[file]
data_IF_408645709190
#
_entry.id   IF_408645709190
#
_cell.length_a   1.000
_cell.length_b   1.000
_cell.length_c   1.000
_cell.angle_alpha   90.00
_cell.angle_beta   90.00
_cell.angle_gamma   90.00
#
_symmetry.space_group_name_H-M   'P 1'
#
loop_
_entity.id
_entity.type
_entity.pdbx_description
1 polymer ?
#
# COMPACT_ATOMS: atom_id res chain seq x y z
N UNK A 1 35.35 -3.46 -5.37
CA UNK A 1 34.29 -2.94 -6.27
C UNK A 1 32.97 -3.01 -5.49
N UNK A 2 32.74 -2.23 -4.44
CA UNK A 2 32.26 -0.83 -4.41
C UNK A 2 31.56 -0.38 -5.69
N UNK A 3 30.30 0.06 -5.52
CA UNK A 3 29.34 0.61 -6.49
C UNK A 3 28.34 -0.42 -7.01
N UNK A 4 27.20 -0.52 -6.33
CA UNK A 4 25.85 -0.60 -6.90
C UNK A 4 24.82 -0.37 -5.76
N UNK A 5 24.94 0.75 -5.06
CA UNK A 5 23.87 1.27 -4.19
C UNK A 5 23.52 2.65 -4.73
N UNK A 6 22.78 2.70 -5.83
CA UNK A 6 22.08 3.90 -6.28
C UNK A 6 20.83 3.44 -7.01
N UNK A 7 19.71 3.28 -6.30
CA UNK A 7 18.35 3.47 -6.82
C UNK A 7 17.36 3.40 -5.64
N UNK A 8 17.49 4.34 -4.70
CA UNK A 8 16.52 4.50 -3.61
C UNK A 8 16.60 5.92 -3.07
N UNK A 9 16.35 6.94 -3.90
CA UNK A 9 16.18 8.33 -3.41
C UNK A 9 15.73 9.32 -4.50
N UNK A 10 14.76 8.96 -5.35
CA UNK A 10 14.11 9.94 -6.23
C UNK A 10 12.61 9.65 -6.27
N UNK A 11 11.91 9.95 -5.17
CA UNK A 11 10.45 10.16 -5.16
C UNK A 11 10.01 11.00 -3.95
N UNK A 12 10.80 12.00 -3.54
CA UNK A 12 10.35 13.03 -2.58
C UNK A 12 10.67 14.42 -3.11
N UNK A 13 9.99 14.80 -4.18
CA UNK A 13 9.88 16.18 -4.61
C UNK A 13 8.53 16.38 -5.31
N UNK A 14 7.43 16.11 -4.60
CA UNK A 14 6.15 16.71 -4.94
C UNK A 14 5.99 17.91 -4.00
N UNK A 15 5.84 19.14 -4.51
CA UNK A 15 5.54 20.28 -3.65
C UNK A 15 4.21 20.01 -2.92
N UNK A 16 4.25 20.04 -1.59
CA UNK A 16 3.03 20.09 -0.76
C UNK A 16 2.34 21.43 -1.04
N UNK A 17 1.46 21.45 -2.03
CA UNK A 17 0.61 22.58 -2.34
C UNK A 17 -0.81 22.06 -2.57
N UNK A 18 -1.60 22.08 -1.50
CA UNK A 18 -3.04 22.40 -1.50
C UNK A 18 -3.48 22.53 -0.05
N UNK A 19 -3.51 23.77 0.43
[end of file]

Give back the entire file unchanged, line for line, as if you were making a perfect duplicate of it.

data_IF_408645709190
#
_entry.id   IF_408645709190
#
_cell.length_a   1.000
_cell.length_b   1.000
_cell.length_c   1.000
_cell.angle_alpha   90.00
_cell.angle_beta   90.00
_cell.angle_gamma   90.00
#
_symmetry.space_group_name_H-M   'P 1'
#
loop_
_entity.id
_entity.type
_entity.pdbx_description
1 polymer ?
#
# COMPACT_ATOMS: atom_id res chain seq x y z
N UNK A 1 35.35 -3.46 -5.37
CA UNK A 1 34.29 -2.94 -6.27
C UNK A 1 32.97 -3.01 -5.49
N UNK A 2 32.74 -2.23 -4.44
CA UNK A 2 32.26 -0.83 -4.41
C UNK A 2 31.56 -0.38 -5.69
N UNK A 3 30.30 0.06 -5.52
CA UNK A 3 29.34 0.61 -6.49
C UNK A 3 28.34 -0.42 -7.01
N UNK A 4 27.20 -0.52 -6.33
CA UNK A 4 25.85 -0.60 -6.90
C UNK A 4 24.82 -0.37 -5.76
N UNK A 5 24.94 0.75 -5.06
CA UNK A 5 23.87 1.27 -4.19
C UNK A 5 23.52 2.65 -4.73
N UNK A 6 22.78 2.70 -5.83
CA UNK A 6 22.08 3.90 -6.28
C UNK A 6 20.83 3.44 -7.01
N UNK A 7 19.71 3.28 -6.30
CA UNK A 7 18.35 3.47 -6.82
C UNK A 7 17.36 3.40 -5.64
N UNK A 8 17.49 4.34 -4.70
CA UNK A 8 16.52 4.50 -3.61
C UNK A 8 16.60 5.92 -3.07
N UNK A 9 16.35 6.94 -3.90
CA UNK A 9 16.18 8.33 -3.41
C UNK A 9 15.73 9.32 -4.50
N UNK A 10 14.76 8.96 -5.35
CA UNK A 10 14.11 9.94 -6.23
C UNK A 10 12.61 9.65 -6.27
N UNK A 11 11.91 9.95 -5.17
CA UNK A 11 10.45 10.16 -5.16
C UNK A 11 10.01 11.00 -3.95
N UNK A 12 10.80 12.00 -3.54
CA UNK A 12 10.35 13.03 -2.58
C UNK A 12 10.67 14.42 -3.11
N UNK A 13 9.99 14.80 -4.18
CA UNK A 13 9.88 16.18 -4.61
C UNK A 13 8.53 16.38 -5.31
N UNK A 14 7.43 16.11 -4.60
CA UNK A 14 6.15 16.71 -4.94
C UNK A 14 5.99 17.91 -4.00
N UNK A 15 5.84 19.14 -4.51
CA UNK A 15 5.54 20.28 -3.65
C UNK A 15 4.21 20.01 -2.92
N UNK A 16 4.25 20.04 -1.59
CA UNK A 16 3.03 20.09 -0.76
C UNK A 16 2.34 21.43 -1.04
N UNK A 17 1.46 21.45 -2.03
CA UNK A 17 0.61 22.58 -2.34
C UNK A 17 -0.81 22.06 -2.57
N UNK A 18 -1.60 22.08 -1.50
CA UNK A 18 -3.04 22.40 -1.50
C UNK A 18 -3.48 22.53 -0.05
N UNK A 19 -3.51 23.77 0.43